One of the most humiliating moments of my life occurred at a high school football game when I was fairly young. Having grown up watching basketball, the rules of football were somewhat foreign. I remember being in the stands, wrapped up in the excitement of the game, and when play stopped on the field and I saw the clock continuing to run, I stood up and screamed “Stop the clock!” My basketball-mind knew that the clock was supposed to stop with the players. Imagine the looks I must have received from the people around me – people who knew the game – people who knew football. I cringe every time I think about it.
And I think that was my problem with sports in school – I just didn’t know the games that everyone was already supposed to know. I didn’t grow up throwing a ball around in the yard. I didn’t play touch football or baseball. Well, I did play baseball occasionally with my cousin who grudgingly placed me in the tallest weeds in the outfield when he played with his friends. That memory isn’t great either – I remember someone hitting it way out to me, and I caught it with my bare hands (I never had a glove) and was so excited I did something right I remember holding the ball in the air triumphantly because my cousin would finally think I was cool. Instead, the guys all yelled at me to throw the ball for the double play, which I missed while I paused for glory. I never could win.
I also remember playing basketball in gym class in junior high, particularly one afternoon when I was placed on a three-man team with Laura Gilmore, the most athletic girl in school. Of course I didn’t want to let her down. But every time they passed me the ball, I would foul, because I didn’t know what a double dribble was. I thought it only meant putting both hands on the ball. Over and over I tried valiantly not to use both hands, and over and over they kept blowing the whistle and calling double dribble. Now, why on earth didn’t anyone realize I didn’t know what it meant?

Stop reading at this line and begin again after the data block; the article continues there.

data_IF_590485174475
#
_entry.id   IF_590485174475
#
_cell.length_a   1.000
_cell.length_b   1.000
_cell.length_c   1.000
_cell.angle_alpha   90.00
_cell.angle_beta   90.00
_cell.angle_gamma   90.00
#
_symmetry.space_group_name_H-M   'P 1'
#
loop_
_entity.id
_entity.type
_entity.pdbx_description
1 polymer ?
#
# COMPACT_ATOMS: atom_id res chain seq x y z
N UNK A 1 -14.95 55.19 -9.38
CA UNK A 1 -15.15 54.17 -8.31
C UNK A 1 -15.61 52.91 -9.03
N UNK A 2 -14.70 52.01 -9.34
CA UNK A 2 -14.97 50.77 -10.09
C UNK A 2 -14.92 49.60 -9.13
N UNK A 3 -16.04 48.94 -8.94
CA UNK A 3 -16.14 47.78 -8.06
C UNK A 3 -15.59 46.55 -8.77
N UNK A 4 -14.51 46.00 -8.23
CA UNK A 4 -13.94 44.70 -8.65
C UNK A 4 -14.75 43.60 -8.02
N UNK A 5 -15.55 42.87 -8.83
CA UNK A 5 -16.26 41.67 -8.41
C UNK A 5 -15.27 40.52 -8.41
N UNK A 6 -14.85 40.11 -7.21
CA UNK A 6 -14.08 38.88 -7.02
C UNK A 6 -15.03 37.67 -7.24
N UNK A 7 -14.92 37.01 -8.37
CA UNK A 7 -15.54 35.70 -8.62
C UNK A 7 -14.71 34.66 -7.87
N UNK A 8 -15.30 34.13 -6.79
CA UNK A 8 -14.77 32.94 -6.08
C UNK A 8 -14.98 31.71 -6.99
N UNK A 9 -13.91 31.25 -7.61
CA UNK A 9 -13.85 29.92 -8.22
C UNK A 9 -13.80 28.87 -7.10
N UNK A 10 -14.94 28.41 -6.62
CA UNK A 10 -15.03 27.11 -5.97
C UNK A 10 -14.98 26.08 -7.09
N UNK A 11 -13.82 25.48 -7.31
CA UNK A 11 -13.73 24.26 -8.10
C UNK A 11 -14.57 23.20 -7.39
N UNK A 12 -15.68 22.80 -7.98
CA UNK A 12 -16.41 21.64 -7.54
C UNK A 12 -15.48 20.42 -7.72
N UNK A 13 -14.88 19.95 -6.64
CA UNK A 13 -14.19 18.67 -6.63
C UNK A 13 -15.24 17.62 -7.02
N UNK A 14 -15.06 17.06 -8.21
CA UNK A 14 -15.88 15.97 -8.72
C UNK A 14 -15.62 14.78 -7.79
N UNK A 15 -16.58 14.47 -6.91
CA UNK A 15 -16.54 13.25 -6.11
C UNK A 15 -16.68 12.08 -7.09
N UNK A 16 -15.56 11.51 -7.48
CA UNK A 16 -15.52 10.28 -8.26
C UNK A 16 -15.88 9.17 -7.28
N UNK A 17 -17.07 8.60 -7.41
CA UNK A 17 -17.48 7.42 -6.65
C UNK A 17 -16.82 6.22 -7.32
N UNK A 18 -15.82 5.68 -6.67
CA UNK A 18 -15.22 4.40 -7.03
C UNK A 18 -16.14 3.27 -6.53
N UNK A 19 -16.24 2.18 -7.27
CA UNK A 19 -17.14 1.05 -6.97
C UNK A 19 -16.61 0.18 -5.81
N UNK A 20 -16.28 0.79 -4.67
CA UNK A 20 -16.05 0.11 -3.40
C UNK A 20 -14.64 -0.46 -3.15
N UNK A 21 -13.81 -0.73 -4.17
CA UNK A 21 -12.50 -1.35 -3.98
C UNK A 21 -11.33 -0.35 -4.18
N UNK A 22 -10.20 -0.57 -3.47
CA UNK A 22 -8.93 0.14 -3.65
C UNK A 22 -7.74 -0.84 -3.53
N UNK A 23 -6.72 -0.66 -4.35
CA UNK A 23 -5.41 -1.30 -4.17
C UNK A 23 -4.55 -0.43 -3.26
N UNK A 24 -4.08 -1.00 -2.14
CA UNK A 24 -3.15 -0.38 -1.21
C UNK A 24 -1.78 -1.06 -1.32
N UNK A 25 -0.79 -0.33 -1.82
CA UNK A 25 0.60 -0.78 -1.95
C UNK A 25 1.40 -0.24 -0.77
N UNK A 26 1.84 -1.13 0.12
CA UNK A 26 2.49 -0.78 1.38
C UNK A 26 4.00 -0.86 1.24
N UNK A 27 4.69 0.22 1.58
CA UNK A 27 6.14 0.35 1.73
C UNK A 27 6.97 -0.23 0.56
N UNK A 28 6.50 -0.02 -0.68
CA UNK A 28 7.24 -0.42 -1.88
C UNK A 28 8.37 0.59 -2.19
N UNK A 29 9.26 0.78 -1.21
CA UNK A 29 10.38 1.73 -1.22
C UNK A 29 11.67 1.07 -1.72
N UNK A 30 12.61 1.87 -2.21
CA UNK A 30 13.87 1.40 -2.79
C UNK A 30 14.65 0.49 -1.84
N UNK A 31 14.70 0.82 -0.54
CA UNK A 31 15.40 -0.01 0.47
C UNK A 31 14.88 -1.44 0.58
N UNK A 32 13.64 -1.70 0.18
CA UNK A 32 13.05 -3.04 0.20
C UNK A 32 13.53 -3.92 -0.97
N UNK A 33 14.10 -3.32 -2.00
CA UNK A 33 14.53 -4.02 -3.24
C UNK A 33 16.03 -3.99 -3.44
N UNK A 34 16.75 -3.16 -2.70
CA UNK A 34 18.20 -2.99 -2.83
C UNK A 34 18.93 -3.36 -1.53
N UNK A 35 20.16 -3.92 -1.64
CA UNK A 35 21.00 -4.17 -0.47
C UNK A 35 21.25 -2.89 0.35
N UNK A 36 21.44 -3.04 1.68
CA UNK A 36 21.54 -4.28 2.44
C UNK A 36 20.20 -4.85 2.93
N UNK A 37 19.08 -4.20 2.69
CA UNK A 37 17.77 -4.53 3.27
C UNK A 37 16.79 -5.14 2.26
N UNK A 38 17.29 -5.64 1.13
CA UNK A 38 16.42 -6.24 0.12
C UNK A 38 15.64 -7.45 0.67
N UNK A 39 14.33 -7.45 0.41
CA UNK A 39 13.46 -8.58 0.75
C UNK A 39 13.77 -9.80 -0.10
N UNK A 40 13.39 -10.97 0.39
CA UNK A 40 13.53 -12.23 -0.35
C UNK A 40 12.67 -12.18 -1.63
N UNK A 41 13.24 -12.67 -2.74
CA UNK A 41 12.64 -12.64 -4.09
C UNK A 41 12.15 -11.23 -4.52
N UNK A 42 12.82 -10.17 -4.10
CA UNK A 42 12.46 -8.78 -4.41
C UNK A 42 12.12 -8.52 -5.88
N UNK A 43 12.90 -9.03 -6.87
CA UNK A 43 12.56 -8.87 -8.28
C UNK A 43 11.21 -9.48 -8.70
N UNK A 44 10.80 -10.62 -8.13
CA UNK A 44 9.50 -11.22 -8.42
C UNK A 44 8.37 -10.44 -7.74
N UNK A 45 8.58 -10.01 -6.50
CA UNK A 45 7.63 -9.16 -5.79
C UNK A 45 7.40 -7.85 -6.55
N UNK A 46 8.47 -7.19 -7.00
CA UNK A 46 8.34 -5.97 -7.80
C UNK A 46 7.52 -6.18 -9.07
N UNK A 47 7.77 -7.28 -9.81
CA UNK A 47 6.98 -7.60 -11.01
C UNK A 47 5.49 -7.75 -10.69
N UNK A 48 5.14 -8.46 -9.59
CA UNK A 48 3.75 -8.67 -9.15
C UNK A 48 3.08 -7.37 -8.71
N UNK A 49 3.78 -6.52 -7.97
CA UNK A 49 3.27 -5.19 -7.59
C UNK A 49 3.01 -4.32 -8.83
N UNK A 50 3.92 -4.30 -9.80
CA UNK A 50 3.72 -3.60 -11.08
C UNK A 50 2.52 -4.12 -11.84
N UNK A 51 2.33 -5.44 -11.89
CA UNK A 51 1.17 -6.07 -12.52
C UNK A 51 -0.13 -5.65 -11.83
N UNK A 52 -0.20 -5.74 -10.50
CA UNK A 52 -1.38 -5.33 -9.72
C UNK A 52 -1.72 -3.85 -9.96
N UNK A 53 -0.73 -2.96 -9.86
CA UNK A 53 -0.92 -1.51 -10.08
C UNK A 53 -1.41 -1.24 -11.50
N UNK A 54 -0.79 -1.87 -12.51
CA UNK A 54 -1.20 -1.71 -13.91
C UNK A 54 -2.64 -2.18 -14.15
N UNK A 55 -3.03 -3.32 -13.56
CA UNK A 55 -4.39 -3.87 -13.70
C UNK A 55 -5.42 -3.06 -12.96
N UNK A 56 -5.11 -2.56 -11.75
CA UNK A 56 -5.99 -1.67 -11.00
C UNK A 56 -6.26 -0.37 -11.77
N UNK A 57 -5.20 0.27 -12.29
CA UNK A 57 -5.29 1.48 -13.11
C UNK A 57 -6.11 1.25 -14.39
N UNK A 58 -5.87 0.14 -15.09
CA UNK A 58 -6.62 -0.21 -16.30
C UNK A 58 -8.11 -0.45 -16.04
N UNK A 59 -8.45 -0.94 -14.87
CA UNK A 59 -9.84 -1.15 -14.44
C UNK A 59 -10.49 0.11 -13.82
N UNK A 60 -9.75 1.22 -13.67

And that was my problem: the gym teachers just assumed there were certain games everyone knew, and if you didn’t do them well it was just because you weren’t athletic. That is bull.
I know this for a fact because I was decent at the sports that were taught brand new to all of us. We played hockey (on the gym floor with no ice) and were all taught the rules. I actually looked forward to gym on those days. And we all learned bowling for six weeks and went to the local bowling alley every day. I was great at that – after all, I was a dancer – I can be taught physical movement. My bowling form was perfect.
Then when I went to college and took my one required P.E. class, I was surprisingly the most athletic person in class. When we ran laps I was the only one who ran the whole time, ahead of everyone else. Either I was free from the stigma of “gym nerd,” or college had weeded out the most athletic, leaving me the cream of the crop.
So I beg of you, gym teachers out there, don’t assume anything! Teach your students the rules of the game. Help them all understand. No one is a lost cause! And for God’s sake, please teach them about the clock in football. It can save them a lot of humiliation.